Tuesday we didn’t have anything really planned, so we just set out to take a ride around north-central Illinois and Indiana. First we went across the line into Indiana and took some of the lesser roads through farm country. We happened upon a lovely little lake, which turned out to be named “Cedar Lake”.
From Cedar Lake we headed back into Illinois, and travelled along the perfectly straight roads along the section lines, between fields that were just planted and those that were waiting to dry out enough to get a tractor in. We found an area called the National Tall Grass Prairie Reserve, an enjoyed seeing some of what was left of the prairie. The road took us to Wilmington, where we stopped for lunch. We didn’t think we were very hungry, but they had stuffed peppers, and
Big Al couldn’t resist them. The plate turned out to have two enormous bell peppers, stuffed with ground beef and rice mixture, with a gigantic mound of mashed potatoes, and the whole thing sprinkled with little green peas. I, on the other hand, had a chicken salad sandwich on croissant. It was probably bigger than I had anticipated, but the croissant was flaky, fresh, and home-made. YUM!
While we were eating lunch we noticed a sign that said, “Historic Rt. 66”
I consulted the map and found that – yes, there was a stretch of Rt. 66 still in existence there. So of course, we had to ride on it for a couple of miles.
By that time, we decided it was time to head back to the motel. We took a little nap and went to supper just up the road from the motel.
On Wednesday we got up early and headed for Peoria/Pekin, Il, to search for my great-grandfather’s naturalization paperwork. He must have been naturalized in a county court before that was done centrally, because I can’t find any information in the federal records.
We arrived at the Tazewell County Genealogical Society office a little before noon, and we started to look for any information about him or any of the family. We couldn’t find anything, even though I had federal tax records of him in Morton in Tazewell County in the mid-1860s, and the whole family in Morton in the 1870 census. I then tried to find some information about his wife and her family, but the society didn’t have anything on them either.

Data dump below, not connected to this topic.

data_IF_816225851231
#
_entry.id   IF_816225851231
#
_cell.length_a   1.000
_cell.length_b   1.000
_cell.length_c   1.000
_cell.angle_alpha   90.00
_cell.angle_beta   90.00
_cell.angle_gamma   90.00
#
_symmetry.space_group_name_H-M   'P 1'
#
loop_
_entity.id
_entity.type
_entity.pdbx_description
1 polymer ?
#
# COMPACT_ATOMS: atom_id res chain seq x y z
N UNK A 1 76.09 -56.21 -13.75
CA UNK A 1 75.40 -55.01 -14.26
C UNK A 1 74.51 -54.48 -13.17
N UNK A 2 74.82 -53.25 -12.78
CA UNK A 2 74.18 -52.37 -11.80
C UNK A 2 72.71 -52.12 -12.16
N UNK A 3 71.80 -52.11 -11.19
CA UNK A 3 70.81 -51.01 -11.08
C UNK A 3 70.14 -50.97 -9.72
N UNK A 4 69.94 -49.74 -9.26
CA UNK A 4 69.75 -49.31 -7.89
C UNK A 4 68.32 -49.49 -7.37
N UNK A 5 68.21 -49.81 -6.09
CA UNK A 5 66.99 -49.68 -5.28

By this time I was beginning to feel like everything I thought I knew about Papa’s family was false. Finally the ladies at the society suggested that I should try the Public Library in Morton. Since there was a Cracker Barrel over there and Big Al’s stomach thought his throat had been cut, we drove over to Morton, had lunch, and then found the library. I joked that if we ever found out anything about Frank Griesser’s general store it would turn out to be where the current Cracker Barrel sat.
At the library, I hit pay dirt. For the Centenial of the town in 1977, the paper had published a history of the early years of Morton.
I was afraid I wouldn’t find anything there, because the families were all gone from Morton by 1877. Frank Griesser died in 1875, and his widow moved to Peoria across the river, and her parents and siblings moved to Chenoa some time between the 1870 census and the 1880 census. Luckily, the newspaper included some “pre” history, and I found out Joseph Evans was the first postmaster for the area in the early 1850s and he also established the first library that he ran out of his home. My sister Harriet, who is a librarian, will be pleased to learn that the she comes by the profession naturally. Harriet Evans was was Joseph’s wife, and their daughter Harriet was Frank Griesser’s wife.
Frank Griesser’s store was located near the present day intersection of I-75 and the main road into Morton – right where the Cracker Barrel is today!
In 1859, the post office was moved from Joseph Evans’ house at Evan’s Corner to Frank Griesser’s General Store, and Frank became the post master.
Later, in 1870, Frank became the town clerk of Morton.
The newspaper had a picture of his headstone from the cemetery, although we didn’t have time for me to look for it myself.
For all the Genealogical Society didn’t have any record of the families, it turned out they were important people in the early days of Morton, and in the society of Tazewell County.
We got back to Matteson in time to meet Ray, Kathy, and Katie for supper at the Irish Pub. Big Al got shepherd’s pie with a glass of cider (hard). I have been eating so much, I chose a Cobb Salad for dinner, but it was so big I couldn’t finish it. We headed back to the motel, got packed and had a good night’s rest before Sonnie picked us up and drove us to Chicago to Union Station where we caught the Texas Eagle, back to Texarkana.
Right now Big Al is sacked out on the seat, snoring softly, while I finish up this post.